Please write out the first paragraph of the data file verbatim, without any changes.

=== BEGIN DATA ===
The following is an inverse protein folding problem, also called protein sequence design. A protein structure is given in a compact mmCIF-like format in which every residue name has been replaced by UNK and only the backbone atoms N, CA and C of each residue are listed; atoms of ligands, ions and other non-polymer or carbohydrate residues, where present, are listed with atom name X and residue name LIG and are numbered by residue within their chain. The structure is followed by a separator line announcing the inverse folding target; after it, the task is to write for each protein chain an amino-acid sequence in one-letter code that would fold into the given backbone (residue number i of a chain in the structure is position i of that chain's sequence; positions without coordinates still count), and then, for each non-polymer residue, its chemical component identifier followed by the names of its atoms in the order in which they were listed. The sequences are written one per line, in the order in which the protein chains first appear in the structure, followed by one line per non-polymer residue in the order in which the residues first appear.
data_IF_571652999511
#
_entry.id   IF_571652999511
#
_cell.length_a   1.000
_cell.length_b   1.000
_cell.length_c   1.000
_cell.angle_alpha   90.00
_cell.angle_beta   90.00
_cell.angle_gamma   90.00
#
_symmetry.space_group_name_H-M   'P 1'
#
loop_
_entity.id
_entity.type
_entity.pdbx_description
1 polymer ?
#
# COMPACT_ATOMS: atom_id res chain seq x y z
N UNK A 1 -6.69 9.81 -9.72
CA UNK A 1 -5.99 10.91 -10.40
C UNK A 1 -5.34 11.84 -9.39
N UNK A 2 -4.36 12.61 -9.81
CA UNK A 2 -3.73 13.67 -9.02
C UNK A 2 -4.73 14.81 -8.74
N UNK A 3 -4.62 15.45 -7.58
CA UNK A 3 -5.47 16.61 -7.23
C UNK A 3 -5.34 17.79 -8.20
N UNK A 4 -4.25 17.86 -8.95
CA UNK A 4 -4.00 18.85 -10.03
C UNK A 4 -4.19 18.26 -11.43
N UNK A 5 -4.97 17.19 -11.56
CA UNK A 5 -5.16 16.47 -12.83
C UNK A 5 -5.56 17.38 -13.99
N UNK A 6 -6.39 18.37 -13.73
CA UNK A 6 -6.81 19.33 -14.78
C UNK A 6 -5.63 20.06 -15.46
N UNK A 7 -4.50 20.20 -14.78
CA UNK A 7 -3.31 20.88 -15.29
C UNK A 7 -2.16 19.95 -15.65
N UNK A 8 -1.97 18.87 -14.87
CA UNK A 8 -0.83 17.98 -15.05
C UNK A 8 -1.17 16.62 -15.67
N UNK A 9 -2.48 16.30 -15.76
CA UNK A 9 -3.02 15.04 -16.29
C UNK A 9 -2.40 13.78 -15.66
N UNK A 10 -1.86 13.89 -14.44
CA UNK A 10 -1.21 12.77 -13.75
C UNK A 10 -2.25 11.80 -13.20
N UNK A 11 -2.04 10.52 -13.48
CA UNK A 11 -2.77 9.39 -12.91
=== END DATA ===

The following is an inverse protein folding problem, also called protein sequence design. A protein structure is given in a compact mmCIF-like format in which every residue name has been replaced by UNK and only the backbone atoms N, CA and C of each residue are listed; atoms of ligands, ions and other non-polymer or carbohydrate residues, where present, are listed with atom name X and residue name LIG and are numbered by residue within their chain. The structure is followed by a separator line announcing the inverse folding target; after it, the task is to write for each protein chain an amino-acid sequence in one-letter code that would fold into the given backbone (residue number i of a chain in the structure is position i of that chain's sequence; positions without coordinates still count), and then, for each non-polymer residue, its chemical component identifier followed by the names of its atoms in the order in which they were listed. The sequences are written one per line, in the order in which the protein chains first appear in the structure, followed by one line per non-polymer residue in the order in which the residues first appear.